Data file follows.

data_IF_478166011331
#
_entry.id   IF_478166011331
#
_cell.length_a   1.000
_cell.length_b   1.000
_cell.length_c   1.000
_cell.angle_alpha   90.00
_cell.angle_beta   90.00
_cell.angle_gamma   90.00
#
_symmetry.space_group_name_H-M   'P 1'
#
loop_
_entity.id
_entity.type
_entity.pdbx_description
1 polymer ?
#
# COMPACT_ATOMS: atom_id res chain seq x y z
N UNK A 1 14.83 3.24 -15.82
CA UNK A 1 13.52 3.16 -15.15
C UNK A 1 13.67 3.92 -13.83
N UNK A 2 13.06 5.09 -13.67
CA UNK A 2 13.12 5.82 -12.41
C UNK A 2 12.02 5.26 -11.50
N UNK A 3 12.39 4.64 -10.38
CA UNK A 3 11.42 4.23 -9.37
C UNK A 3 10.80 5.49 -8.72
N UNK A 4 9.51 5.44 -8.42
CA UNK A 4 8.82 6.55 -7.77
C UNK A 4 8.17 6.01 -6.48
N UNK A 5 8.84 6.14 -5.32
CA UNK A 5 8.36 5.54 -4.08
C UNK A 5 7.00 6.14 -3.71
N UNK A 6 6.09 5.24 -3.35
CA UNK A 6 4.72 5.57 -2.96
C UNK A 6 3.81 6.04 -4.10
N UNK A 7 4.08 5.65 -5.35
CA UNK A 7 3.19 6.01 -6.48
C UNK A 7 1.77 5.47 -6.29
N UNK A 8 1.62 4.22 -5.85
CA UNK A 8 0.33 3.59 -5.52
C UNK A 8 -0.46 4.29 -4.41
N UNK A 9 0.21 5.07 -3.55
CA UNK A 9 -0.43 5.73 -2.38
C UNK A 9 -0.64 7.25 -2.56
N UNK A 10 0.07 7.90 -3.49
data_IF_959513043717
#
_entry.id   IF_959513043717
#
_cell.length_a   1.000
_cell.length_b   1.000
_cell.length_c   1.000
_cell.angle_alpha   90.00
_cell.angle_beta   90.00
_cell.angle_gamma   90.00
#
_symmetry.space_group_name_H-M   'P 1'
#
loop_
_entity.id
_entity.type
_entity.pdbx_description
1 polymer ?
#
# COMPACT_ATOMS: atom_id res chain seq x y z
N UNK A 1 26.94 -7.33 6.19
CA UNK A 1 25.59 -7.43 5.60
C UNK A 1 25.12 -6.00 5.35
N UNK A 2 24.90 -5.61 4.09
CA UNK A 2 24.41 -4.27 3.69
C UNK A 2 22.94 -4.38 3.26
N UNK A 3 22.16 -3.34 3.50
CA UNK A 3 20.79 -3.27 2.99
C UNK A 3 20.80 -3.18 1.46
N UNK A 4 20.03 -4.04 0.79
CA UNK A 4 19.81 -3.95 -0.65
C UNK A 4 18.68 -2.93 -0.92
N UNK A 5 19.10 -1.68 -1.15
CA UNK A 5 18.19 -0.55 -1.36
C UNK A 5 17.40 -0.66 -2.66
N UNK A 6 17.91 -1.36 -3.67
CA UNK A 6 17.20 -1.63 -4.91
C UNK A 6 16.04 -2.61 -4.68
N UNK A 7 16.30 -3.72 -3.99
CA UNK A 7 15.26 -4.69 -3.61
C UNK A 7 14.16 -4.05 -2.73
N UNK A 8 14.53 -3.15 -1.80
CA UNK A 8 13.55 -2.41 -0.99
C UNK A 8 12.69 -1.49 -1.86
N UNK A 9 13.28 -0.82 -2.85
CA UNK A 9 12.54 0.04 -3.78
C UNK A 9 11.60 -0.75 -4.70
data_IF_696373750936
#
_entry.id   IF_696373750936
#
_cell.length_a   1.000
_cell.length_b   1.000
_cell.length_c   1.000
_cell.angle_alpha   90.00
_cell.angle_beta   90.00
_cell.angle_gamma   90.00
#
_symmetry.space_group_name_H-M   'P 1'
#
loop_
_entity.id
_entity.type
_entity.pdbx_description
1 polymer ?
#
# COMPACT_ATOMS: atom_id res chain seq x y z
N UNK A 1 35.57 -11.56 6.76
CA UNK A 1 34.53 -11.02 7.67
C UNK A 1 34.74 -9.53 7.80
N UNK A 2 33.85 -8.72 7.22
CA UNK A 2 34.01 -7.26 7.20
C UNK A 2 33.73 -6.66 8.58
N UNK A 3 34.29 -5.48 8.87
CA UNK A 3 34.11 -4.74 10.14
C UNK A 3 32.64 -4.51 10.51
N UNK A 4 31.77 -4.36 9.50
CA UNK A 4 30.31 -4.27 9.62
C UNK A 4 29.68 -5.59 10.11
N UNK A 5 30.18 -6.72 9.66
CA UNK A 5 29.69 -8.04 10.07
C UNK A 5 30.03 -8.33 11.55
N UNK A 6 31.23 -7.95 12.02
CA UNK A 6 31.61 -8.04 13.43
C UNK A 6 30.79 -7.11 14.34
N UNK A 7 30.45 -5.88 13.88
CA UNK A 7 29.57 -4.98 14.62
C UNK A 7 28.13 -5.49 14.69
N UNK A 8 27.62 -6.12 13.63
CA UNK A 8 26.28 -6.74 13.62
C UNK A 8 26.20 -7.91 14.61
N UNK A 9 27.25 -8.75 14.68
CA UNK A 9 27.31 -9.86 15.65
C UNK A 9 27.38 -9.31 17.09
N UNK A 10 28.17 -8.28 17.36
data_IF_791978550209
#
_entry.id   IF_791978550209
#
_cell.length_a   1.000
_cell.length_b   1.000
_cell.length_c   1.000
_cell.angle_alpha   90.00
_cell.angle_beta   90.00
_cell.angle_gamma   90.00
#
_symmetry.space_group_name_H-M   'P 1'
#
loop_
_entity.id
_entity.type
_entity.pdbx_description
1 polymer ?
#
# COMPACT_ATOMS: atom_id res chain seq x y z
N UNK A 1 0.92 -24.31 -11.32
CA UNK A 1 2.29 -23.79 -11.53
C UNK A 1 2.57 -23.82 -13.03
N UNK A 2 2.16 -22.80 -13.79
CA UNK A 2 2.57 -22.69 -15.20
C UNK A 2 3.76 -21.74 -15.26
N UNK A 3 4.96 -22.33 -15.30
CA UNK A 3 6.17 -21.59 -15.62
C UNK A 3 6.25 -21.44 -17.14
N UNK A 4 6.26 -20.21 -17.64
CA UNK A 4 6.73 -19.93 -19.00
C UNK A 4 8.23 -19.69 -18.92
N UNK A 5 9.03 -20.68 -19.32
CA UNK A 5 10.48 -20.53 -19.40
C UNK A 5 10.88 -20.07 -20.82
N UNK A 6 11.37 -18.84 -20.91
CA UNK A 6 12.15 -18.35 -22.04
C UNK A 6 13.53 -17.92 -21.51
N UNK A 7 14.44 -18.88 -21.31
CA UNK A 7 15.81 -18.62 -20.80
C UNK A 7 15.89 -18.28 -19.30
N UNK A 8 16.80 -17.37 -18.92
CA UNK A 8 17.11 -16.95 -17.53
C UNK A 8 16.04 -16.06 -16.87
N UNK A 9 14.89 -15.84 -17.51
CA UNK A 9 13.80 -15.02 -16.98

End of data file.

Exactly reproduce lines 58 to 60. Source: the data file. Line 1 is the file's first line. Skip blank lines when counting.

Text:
_cell.angle_gamma   90.00
#
_symmetry.space_group_name_H-M   'P 1'